While it is true that there are definitely a number of people who would value this 45 minutes, however, being cramped into a space that’s about the same size as a narrowbody, with seats not nearly as comfortable as those found on widebodies, as well as a price that would almost seem completely unjustifiable, the additional time that could be used for rest or productive purposes in a more comfortable environment would sound like a much better expenditure.

I completely understand that there are many development pathways that are being explored to enhance the end passenger experience, however, keep in mind that if you’re going to end up paying an exorbitant amount of money for something that doesn’t match the already-competitive market that exists in today’s world, in tandem with a financial gamble on a development that can’t seem to even secure their own engine development, and perhaps you might see why this is an unattractive option.

The ultimate argument of, “well if it wasn’t popular, then why were there so many orders placed?” is also a flawed argument, considering that these are often done with incredibly favourable terms on the purchaser’s part, not to mention, the bulk of the money that’s used to purchase a plane is often only moved once the plane has been delivered, thus, any funds raised through orders during the development phase only sounds like a way to secure some money to explore the opportunity that supersonic travel may bring, before committing to some serious development. Besides, without any modern engine that’s suitable to even power such an aircraft with the efficiencies demanded at this point in time, I’d like to see this part of the equation solved before even talking about anything else.

Overall I am rather pessimistic. The era of supersonic travel ended long ago with the demise of the Concorde; and even then, it would have struggled to compete in the ever-changing world as people would slowly shift to value their comfort over time. Imagine paying for a seat that’s narrower, smaller, and more uncomfortable than that on a narrowbody, while simultaneously shelling out more money than you would on a first-class seat on a B747. No amount of champagne and caviar would make up for the comfort that already exists, and if supersonic travel really was a market that exists, I’d love to see why the Concorde never had a true successor in place or in development at the time of its retirement.

Remember, airlines value their coffers more than the sentiments of an aviation enthusiast. I, too, would love to see some form of supersonic travel return, but if it existed under the conditions that the Concorde had to endure, something I would hardly expect to be any different in today’s era, the arguments against would be a tower to conquer in comparison to the footsteps the arguments for may hold.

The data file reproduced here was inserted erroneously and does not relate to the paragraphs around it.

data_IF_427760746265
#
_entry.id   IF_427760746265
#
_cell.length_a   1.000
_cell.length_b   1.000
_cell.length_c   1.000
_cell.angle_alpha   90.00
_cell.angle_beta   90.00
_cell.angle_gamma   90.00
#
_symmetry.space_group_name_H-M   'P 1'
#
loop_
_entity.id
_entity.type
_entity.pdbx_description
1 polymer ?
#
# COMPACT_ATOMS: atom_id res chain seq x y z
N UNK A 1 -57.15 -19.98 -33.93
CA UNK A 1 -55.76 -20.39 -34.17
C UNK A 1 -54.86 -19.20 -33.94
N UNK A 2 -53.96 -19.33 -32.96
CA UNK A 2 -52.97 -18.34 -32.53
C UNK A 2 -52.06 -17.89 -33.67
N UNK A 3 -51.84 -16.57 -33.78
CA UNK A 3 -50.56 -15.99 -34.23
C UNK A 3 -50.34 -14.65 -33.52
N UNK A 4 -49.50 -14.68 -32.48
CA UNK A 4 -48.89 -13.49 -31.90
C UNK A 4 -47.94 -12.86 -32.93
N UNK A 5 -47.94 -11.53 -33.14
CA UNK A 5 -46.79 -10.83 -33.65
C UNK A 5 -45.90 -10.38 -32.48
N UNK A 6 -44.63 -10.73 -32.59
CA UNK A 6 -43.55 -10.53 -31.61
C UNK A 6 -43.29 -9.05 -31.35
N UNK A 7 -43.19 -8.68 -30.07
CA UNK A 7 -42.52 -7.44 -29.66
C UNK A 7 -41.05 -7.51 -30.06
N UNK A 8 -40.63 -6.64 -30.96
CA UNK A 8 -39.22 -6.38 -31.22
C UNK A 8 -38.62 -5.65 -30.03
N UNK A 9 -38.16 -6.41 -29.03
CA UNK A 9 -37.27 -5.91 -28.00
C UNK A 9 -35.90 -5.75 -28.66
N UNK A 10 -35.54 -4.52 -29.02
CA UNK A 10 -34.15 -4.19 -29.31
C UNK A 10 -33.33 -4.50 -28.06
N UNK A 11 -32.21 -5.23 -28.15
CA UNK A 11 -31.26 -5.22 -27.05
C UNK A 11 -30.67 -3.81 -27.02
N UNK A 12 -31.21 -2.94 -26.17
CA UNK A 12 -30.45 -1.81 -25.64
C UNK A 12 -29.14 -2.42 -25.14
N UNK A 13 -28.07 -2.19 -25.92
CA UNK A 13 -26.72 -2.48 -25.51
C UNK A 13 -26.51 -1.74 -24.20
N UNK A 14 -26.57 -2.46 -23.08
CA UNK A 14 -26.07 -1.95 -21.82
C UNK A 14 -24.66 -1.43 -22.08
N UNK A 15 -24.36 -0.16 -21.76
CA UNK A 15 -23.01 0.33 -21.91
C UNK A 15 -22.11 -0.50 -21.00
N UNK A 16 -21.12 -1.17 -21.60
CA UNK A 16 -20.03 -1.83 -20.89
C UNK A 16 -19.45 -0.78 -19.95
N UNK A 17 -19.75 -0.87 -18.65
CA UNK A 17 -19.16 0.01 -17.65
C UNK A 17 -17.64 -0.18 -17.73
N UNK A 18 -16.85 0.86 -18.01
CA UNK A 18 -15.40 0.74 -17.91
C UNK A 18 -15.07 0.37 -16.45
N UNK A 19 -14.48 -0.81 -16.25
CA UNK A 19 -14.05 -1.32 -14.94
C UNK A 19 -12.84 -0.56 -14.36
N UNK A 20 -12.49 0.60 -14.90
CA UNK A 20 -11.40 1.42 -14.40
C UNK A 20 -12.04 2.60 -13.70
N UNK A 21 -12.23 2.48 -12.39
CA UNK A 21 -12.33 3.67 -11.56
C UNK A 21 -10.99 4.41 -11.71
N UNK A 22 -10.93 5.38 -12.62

Ill make my remark, I dont think it’ll fail entirely, i just think it’ll turn into BizJets and select airlines that sell the tickets for mind boggling prices. Millitary may pick it up, VIP transportation ? I see a small future, but combustion engine’s aint going no where.

Cya next week !


What makes you think that’s possible or more economical?

When do we cross this line? The Concorde itself had a significant accident (as we all know) that heavily contributed to it’s demise. That was 25 years after it’s introduction into service. A controversy like the 737 MAX will immediately destroy the entire future of commercial supersonic air travel.

No driver for economies of scale because the added speed has diminishing incremental benefit relative to the cost.

What does this mean? The vast majority (business travelers included) don’t need the modest time savings for such a premium cost. This limits the potential scale, which makes it even more expensive, as you can’t spread costs over a large customer base.

Cool concept, true. Economically sensible, no - the extra cost doesn’t answer a burning need. A toy for the rich, so maybe on a limited scale.

And, there is some evidence there’s a bit of snake oil sales tactic in greater economic prospects than seasoned participants would think:

Engine Makers Won’t Help Boom Build a Supersonic Engine for Overture (businessinsider.com)
“After careful consideration, Rolls-Royce has determined that the commercial aviation supersonic market is not currently a priority for us and, therefore, will not pursue further work on the program at this time,” the company continued. "It has been a pleasure to work with the Boom team and we wish them every success in the future.

After Rolls-Royce’s comments, GE Aviation, Honeywell, and Safran Aircraft Engines have all told FlightGlobal that they are not currently interested in making a supersonic engine for Boom."


Supersonic will be destined to fail because it has many problems like during of the concorde times.

1.) Fuel inefficient / Economic inefficient
2.) FAA banned supersonic flights over land due to sonic boom
3.) Maintenance cost
4.) Fuel Pricing
5.) Green Parties / Activist all over the world going to protest
6.) No Engine for Boom - Rolls Royce left the Project. CFM, PW, Honeywell and Safran Aircraft Engines and GE aren’t interest of the project either.
7.) Expensive tickets - Most people are looking for the cheapest price for buying ticket now a days.

So, I don’t think supersonic will be back in the future.